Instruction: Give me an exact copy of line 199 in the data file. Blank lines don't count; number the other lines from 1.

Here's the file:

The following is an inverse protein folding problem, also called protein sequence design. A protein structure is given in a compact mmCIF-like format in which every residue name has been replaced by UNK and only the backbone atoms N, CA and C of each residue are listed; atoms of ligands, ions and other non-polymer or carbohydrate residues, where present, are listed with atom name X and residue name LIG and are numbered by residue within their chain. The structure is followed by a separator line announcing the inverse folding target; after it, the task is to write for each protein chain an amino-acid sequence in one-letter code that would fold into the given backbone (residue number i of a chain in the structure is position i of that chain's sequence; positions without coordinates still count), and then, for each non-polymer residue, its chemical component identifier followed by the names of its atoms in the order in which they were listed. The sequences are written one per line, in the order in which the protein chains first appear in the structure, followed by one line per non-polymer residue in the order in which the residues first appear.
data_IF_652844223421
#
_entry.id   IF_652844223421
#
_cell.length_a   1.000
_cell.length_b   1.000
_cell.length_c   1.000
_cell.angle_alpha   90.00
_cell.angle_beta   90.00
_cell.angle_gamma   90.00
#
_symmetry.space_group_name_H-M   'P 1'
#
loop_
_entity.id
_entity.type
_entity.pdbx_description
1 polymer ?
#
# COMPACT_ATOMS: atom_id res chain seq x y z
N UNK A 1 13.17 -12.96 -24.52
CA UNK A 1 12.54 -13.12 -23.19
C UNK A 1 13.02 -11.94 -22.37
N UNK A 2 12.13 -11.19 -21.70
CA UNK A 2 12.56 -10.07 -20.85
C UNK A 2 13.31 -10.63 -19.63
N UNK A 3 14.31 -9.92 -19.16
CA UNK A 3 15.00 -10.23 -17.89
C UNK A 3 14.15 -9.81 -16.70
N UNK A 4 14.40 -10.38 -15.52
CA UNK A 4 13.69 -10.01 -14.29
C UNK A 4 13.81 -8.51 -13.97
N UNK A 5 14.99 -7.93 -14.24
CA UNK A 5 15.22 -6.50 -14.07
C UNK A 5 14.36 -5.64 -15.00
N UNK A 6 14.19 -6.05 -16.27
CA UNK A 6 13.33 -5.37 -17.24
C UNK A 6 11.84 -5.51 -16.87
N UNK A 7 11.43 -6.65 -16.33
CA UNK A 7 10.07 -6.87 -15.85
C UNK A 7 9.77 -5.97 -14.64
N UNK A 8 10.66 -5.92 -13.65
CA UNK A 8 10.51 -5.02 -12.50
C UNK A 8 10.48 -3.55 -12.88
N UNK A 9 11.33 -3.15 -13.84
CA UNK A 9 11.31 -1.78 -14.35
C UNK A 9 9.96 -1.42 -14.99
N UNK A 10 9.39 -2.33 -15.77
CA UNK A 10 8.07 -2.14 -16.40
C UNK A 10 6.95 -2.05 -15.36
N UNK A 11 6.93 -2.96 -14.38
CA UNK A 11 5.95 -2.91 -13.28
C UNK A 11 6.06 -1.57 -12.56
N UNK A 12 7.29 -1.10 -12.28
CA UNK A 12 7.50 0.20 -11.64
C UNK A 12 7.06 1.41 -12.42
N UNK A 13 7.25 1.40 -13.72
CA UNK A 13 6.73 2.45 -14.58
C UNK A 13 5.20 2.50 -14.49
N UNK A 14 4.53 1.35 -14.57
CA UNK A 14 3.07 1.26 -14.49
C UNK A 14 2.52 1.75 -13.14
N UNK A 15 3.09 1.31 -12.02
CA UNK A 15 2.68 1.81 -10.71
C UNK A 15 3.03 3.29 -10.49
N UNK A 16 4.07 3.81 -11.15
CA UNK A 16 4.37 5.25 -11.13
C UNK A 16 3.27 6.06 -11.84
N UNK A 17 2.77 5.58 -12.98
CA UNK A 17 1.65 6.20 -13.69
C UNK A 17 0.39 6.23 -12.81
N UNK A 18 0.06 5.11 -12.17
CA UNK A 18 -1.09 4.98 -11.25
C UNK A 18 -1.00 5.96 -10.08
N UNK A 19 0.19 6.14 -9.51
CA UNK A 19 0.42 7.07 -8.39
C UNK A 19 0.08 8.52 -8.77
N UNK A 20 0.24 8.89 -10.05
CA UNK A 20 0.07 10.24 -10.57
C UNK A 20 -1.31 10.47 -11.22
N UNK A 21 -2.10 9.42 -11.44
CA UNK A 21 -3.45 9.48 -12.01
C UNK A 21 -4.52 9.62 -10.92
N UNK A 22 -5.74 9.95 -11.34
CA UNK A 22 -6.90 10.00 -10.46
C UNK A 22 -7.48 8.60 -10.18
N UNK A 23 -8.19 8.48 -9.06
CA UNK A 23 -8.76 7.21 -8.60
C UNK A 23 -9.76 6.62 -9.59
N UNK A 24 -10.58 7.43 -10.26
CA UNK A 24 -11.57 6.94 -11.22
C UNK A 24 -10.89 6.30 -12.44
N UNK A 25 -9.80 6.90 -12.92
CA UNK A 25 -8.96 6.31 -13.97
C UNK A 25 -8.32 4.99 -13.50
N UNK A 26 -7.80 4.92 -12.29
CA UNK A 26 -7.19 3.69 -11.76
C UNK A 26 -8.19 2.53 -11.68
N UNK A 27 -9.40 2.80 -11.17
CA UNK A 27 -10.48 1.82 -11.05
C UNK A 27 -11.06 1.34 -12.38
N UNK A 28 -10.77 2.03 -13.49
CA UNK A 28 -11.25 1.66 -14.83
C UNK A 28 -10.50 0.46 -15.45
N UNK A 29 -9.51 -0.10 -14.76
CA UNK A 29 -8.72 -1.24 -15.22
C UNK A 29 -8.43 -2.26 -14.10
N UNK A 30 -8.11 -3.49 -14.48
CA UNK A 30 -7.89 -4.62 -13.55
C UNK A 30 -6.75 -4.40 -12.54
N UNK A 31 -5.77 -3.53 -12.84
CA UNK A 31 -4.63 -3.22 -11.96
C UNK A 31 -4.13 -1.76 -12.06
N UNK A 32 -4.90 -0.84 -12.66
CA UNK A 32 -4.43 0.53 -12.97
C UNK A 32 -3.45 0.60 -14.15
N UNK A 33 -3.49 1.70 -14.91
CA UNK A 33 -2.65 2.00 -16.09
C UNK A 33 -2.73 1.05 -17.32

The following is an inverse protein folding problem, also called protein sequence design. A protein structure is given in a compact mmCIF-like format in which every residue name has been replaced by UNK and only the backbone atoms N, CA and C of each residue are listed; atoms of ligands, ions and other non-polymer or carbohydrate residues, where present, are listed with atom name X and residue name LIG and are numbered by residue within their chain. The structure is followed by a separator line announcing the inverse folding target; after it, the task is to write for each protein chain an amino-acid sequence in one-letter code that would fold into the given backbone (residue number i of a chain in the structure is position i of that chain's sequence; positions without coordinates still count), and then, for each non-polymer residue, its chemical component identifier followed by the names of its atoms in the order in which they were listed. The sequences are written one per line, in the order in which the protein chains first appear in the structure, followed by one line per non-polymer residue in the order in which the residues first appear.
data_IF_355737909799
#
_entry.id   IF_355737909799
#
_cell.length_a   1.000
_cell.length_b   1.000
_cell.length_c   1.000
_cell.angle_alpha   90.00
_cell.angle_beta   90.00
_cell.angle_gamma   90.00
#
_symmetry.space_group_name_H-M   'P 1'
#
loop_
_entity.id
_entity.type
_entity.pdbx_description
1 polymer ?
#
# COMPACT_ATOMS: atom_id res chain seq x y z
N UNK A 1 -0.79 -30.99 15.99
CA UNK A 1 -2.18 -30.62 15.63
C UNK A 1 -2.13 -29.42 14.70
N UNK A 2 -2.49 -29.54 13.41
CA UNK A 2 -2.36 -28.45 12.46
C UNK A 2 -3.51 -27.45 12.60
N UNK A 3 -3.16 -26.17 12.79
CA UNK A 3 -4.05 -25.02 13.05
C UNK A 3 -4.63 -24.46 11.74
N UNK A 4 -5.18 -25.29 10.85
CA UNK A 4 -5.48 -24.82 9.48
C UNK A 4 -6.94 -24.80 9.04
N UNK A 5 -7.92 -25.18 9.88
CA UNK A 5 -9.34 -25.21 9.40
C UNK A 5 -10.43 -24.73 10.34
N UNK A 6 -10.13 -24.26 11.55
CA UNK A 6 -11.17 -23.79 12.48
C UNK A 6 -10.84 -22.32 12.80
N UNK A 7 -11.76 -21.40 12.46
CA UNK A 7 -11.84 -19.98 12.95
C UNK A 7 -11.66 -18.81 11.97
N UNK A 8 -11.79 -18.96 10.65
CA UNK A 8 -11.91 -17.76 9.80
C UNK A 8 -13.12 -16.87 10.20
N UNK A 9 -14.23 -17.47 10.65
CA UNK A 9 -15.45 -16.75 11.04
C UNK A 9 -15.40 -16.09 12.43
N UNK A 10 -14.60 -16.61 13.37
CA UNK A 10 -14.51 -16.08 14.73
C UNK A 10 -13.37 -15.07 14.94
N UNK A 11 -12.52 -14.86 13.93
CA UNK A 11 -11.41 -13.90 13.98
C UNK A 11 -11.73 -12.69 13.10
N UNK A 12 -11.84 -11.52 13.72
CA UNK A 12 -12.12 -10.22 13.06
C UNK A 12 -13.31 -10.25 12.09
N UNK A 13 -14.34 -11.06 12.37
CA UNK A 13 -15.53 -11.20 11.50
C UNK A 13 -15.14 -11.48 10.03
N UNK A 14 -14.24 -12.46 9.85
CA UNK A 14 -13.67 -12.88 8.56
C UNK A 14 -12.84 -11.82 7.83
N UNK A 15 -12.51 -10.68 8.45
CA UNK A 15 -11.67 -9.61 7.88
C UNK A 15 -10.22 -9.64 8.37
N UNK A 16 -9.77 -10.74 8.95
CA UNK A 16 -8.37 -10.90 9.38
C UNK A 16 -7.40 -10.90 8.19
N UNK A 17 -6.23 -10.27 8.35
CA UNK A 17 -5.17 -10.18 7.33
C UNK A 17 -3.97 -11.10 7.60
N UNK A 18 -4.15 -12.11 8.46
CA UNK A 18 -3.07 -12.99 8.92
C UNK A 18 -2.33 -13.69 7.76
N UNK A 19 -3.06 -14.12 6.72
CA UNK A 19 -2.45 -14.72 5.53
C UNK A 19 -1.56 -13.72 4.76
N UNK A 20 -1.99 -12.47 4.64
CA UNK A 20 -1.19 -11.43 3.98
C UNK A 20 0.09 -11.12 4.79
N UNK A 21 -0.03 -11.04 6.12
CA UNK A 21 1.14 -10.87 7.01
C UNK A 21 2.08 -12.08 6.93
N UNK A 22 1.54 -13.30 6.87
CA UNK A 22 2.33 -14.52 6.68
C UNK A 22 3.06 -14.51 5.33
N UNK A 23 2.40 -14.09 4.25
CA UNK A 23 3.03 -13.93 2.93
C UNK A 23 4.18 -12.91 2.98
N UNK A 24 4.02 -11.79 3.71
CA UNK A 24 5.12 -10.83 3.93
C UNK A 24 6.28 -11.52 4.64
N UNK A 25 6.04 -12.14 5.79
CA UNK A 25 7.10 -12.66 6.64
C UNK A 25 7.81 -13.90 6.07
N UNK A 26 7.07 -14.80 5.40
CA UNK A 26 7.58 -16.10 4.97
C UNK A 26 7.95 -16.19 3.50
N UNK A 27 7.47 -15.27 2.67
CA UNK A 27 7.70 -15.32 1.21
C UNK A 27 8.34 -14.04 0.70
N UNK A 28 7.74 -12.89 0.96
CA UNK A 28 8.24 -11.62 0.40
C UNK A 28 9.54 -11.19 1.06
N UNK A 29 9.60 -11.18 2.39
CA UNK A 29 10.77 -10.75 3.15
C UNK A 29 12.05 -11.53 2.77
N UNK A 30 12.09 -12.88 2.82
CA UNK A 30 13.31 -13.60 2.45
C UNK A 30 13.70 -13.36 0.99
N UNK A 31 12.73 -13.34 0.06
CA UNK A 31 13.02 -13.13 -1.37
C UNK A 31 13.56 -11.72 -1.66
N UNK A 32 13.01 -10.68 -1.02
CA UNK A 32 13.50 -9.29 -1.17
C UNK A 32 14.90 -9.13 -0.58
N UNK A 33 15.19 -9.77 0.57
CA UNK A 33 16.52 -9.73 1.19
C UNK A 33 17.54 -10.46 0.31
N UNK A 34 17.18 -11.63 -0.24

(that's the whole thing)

N UNK A 20 -1.99 -12.47 4.64